Thank you, everyone! Tractor1: do try raised beds. They help considerably with drainage and heat up better. Weeds don’t grow in from outside the bed, either. My son built them for me. He used liquid nails to stick them together and then the rebar support. They seemed too high at first (because of the sloping yard they stick up on one end) but I have found the height an asset in maintenance. Meander1 and GrannyMay: I garden 2 to 3 hours most days, with longer stints up to 5 hours in the spring and fall. It gives me all the exercise I need and stimulates me mentally. I divide my tasks into routine stuff done daily (deadheading, pest patrol, etc) and projects (dividing, planting seedlings, cutting down spent plants, staking, pruning, etc.). I keep a journal and make lists so that I know what has to be done each day and what can wait until later. I even have a list started for things I want to do next spring (as opposed to my fall list). I weed for 5 minutes or so daily, but I spend a lot of time mulching earlier on so that the weeding is minimal. Vojt: try to sneak in one sunsugar cherry tomato, or sungold if you can’t find sunsugar. The fruit is like nothing you can buy. Find a sunny spot and your wife will love the result.Notice that it does get tall and rangy. cwheat000: you are lucky your daughter loves gardening. Mine hates it, although when she was small I didn’t do it to the scale I do now. Kudos to her on her ribbons! Annek and everyone else: do slip in a veg with flowers or flowers with veg. Only grow the veg you can’t get at a market in a decent quality or at a good price and you will be glad you did. The most common annuals like marigolds and zinnias have stood the test of time for a reason: easy to grow and look good. You can eat the nasturtiums (mine are hiding under pumpkins) and calendula in salads.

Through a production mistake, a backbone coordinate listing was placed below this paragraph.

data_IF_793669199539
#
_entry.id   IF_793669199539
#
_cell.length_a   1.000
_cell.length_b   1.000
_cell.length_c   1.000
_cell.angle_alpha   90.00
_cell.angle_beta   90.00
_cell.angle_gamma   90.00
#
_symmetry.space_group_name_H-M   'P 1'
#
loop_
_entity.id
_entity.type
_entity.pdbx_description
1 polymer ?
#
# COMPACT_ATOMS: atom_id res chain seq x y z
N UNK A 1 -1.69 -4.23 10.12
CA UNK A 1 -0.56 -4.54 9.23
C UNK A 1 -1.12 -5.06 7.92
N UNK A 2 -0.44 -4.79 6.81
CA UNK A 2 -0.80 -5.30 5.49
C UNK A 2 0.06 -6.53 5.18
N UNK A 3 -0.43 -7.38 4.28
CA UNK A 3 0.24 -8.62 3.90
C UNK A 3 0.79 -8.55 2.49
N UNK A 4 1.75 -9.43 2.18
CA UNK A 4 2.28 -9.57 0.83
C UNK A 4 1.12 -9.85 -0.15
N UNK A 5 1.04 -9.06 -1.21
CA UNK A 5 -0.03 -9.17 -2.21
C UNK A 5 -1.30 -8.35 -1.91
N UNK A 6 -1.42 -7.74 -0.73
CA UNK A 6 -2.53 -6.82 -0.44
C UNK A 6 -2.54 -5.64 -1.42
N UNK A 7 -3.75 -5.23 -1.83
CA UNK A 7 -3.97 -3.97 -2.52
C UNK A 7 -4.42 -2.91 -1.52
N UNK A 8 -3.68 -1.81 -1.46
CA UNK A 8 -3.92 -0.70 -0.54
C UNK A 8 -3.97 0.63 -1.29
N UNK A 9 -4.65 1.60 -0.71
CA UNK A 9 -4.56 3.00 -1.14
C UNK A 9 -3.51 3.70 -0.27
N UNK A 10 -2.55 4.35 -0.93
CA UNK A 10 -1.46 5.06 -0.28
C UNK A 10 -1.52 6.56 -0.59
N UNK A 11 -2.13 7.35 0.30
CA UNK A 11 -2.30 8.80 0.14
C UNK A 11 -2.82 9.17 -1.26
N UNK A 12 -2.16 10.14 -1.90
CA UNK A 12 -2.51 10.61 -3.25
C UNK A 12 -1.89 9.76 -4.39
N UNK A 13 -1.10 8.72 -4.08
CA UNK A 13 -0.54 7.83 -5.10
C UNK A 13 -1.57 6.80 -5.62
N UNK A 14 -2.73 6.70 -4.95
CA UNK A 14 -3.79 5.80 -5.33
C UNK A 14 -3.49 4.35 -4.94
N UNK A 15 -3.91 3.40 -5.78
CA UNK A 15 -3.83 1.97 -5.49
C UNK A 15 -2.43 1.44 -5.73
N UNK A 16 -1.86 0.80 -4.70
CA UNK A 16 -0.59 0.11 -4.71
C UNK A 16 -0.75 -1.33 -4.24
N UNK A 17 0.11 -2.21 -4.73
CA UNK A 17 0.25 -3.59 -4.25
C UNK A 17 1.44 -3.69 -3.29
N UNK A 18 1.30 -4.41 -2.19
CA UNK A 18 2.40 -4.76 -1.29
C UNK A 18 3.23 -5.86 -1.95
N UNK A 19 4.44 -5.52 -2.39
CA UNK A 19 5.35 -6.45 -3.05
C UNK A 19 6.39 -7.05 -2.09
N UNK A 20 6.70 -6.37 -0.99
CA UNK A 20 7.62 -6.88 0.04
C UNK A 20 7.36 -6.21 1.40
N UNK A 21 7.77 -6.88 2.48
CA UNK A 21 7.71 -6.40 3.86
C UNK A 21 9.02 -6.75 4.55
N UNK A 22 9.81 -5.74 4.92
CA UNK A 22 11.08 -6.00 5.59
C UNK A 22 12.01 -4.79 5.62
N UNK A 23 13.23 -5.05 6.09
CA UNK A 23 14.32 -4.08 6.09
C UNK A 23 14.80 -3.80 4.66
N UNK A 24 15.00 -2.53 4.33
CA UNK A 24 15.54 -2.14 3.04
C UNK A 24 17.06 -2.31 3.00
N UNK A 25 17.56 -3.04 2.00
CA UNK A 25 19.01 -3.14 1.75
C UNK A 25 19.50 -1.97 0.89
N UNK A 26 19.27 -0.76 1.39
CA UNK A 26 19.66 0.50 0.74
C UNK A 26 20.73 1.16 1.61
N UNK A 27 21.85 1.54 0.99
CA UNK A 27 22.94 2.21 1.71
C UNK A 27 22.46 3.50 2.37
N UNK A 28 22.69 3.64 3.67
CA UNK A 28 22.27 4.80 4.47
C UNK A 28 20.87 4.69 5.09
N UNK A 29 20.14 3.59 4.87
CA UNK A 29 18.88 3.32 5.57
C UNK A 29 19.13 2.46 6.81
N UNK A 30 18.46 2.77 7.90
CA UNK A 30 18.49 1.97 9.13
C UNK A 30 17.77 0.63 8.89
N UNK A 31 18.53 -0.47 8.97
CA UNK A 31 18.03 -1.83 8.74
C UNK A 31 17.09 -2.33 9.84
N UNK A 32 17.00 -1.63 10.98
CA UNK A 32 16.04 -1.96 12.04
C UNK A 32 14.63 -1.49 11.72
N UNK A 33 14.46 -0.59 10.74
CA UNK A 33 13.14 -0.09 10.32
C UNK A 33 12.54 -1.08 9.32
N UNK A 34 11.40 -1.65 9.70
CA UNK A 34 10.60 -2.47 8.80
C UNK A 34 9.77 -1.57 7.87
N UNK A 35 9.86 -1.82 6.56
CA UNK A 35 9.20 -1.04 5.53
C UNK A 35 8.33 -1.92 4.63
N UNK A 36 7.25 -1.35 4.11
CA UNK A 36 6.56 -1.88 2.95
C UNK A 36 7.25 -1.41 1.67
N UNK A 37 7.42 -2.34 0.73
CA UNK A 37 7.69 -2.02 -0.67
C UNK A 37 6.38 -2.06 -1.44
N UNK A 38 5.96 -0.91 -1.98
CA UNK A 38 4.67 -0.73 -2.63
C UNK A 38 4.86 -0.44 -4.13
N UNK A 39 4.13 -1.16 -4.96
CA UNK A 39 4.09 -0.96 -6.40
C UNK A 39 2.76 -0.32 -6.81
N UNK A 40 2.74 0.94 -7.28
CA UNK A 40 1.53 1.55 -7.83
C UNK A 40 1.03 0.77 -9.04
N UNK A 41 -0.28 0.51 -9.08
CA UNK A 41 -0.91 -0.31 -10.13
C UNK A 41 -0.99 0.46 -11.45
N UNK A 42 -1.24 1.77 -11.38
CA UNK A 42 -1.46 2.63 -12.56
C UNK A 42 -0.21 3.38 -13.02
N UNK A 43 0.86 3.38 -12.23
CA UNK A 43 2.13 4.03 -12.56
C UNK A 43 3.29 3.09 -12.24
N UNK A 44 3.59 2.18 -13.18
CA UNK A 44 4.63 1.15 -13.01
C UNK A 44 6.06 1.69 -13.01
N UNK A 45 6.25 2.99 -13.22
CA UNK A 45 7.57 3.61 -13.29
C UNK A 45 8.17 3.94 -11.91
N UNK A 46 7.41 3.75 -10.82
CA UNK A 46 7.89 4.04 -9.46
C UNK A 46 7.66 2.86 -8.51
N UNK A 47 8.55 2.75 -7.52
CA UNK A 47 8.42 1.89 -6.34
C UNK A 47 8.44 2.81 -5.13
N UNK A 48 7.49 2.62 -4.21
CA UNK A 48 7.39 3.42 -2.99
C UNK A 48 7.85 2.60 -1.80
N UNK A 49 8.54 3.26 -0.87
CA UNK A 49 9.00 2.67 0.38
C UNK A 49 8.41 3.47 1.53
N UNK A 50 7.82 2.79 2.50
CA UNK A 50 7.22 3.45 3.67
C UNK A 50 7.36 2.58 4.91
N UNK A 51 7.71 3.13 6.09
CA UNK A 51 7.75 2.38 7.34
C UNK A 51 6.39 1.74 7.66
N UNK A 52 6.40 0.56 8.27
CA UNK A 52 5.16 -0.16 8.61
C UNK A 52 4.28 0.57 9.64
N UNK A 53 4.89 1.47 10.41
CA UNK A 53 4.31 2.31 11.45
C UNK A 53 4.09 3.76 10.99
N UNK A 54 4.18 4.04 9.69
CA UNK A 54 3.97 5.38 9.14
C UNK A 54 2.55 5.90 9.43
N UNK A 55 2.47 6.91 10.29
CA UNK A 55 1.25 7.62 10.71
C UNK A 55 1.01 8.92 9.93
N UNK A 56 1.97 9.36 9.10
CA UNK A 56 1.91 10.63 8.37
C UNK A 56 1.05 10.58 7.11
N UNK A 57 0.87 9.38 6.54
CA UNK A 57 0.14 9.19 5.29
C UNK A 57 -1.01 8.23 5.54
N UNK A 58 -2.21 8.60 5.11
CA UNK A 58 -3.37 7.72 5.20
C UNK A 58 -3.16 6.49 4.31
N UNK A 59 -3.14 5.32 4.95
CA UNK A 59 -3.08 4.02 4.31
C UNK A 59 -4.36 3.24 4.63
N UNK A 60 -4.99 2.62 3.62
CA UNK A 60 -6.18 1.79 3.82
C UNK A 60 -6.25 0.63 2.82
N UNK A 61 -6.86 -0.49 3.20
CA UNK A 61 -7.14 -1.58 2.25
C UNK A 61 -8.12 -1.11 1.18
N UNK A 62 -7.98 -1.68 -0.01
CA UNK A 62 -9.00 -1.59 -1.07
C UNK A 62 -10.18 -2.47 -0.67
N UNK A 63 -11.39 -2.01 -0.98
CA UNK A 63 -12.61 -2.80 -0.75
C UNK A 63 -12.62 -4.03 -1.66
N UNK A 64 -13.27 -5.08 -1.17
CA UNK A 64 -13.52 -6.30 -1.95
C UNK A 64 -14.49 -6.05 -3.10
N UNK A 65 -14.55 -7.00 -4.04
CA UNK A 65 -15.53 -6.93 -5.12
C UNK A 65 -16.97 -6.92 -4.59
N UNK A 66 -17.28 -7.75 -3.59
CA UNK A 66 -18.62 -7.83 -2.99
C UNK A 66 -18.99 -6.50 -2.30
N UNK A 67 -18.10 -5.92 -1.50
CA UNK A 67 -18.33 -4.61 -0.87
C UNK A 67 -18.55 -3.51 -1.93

14. User avater
    meander1 (Michaele ) 08/30/2013

    Harriet, your garden work schedule sounds much like mine and I, too, find it soothing...yet mentally stimulating. The plentiful rainfall that my area has had has been a much appreciated gift since it means I have been off hose dragging duty for the areas not part of the irrigation system. Last year I joked that I was in training for a not yet official sport called Competitive Hose Dragging...I felt sure I would be a "contender" in my senior age group.

    cwheat000, loved the story about your daughter's success at the county fair. Hope you commemorated it with pictures of her proudly holding her ribbons to bring back smiles in the years to come.

  15. mainer59 08/30/2013

    meander1: I figure many of us have that kind of schedule. People who work full time (I work just part time) are the ones I am in awe of! I, too, loved not being on hose detail this year. Last year I had a spread sheet so that I could keep track of which garden needed water next. Some were on their own completely. In addition to the mental and physical aspect of gardening, there is, of course, the creative. It is a never ending project. Just being outdoors is, as you say, soothing. I like the break winter snows give me, when I can read about gardening but not do it. Then, in the spring, I am anxious to get started.

  16. wildthyme 09/05/2013

    What a gorgeous view! I particularly like the stepped down raised bed. What a clever way to work with your slope. Beautiful job.